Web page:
HOUSE BILL REPORT
As Passed House - Amended
April 17, 1993
Title: An act relating to child dependency cases.
Brief Description: Modifying child support orders in dependency cases.
Sponsors: Senators Hargrove, Niemi, A. Smith, Nelson and Spanel.
Reported by House Committee on:
Judiciary, March 30, 1993, DPA;
Passed House - Amended, April 17, 1993, 96-0.
HOUSE COMMITTEE ON JUDICIARY
Majority Report: Do pass as amended. Signed by 16 members: Representatives Appelwick, Chair; Ludwig, Vice Chair; Padden, Ranking Minority Member; Ballasiotes, Assistant Ranking Minority Member; Campbell; Chappell; Forner; Johanson; Long; Mastin; H. Myers; Riley; Schmidt; Scott; Tate; and Wineberry.
Staff: Patricia Shelledy (786-7149).
Background: When a court finds that a child is dependent and orders the child be placed into foster care, the court may, in the same or in a subsequent proceeding, set an amount the parent must pay to support the child while the child is in foster care.
Conflicting provisions exist governing the amount of support the court may order. One statute provides that the court may inquire into the parent's ability to pay support and may set the support amount on an equitable basis. Another statute provides that the determination of support must be based upon the child support schedule and standards adopted under a repealed statute in the chapter which governs child support for children of divorced and separated parents. In practice, the court often does not set support in the dependency proceeding. Instead, support is set in a separate administrative proceeding. Support is set according to the child support schedule and standards which apply to divorced and separated parents.
The child support schedule and standards establish presumptive amounts of support based upon the combined monthly net income of both parents. The court must impute income to a parent when the parent is voluntarily unemployed or voluntarily underemployed. The court may set support at an amount different than the presumptive amount if the court finds that a reason for deviation exists for increasing or lowering a support obligation.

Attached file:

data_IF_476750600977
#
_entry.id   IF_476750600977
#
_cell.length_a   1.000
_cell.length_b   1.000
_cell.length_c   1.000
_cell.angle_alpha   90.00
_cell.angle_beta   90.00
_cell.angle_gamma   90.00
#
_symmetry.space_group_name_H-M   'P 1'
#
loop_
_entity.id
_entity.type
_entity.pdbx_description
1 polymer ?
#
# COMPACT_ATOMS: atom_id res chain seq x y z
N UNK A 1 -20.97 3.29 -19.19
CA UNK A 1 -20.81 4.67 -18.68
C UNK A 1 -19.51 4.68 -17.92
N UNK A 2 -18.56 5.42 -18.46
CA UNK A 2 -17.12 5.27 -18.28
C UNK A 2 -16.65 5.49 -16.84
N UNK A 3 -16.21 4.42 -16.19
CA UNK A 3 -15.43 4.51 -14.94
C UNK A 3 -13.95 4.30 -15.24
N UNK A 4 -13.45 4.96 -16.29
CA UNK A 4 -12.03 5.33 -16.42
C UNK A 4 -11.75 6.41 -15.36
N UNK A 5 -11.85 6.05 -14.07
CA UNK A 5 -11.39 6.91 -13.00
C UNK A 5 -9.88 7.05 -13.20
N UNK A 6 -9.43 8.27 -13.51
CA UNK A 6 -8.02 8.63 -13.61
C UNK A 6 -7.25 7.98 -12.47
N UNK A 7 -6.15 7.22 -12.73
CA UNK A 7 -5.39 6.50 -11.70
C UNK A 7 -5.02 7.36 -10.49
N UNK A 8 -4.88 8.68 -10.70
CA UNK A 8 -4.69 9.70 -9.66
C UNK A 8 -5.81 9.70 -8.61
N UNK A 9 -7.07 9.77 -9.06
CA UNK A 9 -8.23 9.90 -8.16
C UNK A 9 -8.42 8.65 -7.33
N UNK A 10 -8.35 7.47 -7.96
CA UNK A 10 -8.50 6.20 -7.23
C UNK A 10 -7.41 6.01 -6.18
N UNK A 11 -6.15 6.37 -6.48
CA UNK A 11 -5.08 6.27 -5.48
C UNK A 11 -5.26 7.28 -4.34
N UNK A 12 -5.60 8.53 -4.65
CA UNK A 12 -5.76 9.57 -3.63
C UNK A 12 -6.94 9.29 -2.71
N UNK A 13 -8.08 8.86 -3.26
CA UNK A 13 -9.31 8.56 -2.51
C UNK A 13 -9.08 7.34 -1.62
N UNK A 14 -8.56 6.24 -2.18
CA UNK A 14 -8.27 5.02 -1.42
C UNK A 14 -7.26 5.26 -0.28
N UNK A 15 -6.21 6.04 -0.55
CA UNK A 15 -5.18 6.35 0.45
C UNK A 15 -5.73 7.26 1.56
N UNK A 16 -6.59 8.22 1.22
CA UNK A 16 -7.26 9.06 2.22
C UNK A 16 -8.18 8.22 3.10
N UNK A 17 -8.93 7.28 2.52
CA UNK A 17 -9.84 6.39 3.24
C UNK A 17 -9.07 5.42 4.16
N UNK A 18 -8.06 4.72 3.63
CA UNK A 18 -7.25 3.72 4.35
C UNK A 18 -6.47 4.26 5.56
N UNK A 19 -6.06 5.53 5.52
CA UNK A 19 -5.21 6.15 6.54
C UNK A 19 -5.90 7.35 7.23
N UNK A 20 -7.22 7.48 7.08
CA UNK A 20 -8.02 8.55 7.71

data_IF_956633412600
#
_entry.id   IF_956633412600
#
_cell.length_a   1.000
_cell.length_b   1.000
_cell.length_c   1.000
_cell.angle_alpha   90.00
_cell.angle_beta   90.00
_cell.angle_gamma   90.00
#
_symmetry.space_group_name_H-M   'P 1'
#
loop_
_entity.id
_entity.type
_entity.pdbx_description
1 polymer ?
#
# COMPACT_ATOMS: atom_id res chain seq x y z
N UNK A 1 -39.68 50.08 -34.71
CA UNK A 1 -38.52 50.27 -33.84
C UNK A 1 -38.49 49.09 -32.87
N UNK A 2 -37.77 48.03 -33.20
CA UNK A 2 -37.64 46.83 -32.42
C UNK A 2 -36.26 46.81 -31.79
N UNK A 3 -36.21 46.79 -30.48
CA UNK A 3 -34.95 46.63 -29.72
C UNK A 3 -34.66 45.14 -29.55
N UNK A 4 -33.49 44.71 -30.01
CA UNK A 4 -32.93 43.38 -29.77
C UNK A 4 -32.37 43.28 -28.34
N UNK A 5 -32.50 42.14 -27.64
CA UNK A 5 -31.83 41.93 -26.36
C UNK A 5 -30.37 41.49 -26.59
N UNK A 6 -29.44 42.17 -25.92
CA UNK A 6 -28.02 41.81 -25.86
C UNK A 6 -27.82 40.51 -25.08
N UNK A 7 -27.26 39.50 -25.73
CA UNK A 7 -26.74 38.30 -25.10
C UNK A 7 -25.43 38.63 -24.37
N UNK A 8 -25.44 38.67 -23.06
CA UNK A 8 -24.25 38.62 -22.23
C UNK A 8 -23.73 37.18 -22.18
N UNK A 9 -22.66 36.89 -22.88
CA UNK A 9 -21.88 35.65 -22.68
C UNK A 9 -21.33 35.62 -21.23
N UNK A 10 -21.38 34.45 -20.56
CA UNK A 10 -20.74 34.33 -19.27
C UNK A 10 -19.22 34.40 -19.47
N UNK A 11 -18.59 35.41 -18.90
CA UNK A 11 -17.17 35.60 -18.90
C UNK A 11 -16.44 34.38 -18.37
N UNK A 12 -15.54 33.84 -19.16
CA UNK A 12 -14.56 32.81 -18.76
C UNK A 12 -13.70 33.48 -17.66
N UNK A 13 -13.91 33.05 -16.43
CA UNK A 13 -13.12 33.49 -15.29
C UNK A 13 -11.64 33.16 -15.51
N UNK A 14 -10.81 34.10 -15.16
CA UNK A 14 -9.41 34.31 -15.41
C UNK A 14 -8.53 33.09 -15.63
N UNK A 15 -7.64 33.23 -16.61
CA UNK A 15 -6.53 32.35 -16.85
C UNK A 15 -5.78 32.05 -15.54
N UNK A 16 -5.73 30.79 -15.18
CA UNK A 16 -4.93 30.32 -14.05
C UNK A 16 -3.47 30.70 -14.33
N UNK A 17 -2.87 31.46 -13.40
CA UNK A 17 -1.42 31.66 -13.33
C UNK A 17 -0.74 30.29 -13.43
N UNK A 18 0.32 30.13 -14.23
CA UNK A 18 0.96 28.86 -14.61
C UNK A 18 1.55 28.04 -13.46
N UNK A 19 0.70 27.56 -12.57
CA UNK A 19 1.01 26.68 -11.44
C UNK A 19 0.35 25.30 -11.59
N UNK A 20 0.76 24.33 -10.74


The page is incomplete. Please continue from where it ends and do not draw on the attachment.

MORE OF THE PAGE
Reasons for deviation are set forth in statute. The list of reasons to deviate do not include costs incurred or anticipated to be incurred by parents in compliance with court-ordered reunification efforts under the dependency provisions or under a voluntary placement agreement with the Department of Social and Health Services. In addition, no express exemption from the imputation of income requirement exists if the parent is underemployed or unemployed due to reunification efforts.
Parents of children who may be placed in foster care may be unaware that child support may be ordered to support the child in foster care.
Summary of Bill: In an action under the dependency statutes, the court may inquire into the ability of the parent to pay child support and may enter a child support order according to the provisions governing child support which apply to the support of children of divorced or separated parents.
Those child support provisions are amended to provide: (1) income shall not be imputed to a parent to the extent the parent is unemployed or significantly underemployed due to the parent's efforts to comply with court-ordered reunification efforts; and (2) the court may deviate from the presumptive support amount if the parent incurs or is expected to incur costs to comply with court-ordered reunification efforts.
A petition for dependency must contain a notice advising parents that they may have to pay child support while the child is in out-of-home care.
The statute which references a repealed statute in the chapter governing the child support schedule is repealed.
Fiscal Note: Available.
Effective Date: Ninety days after adjournment of session in which bill is passed.
Testimony For: This compromise proposal should result in courts considering the impact that a parent's reunification efforts may have on the parent's ability to pay child support to the state.
Testimony Against: None.
Witnesses: Senator Hargrove, prime sponsor (pro); Paula Crane, Family Law Section, Washington State Bar Association (pro); Dinnen Cleary, Puget Sound Legal Assistance Foundation; and Sid Sidorowicz, Department of Social and Health Services (pro).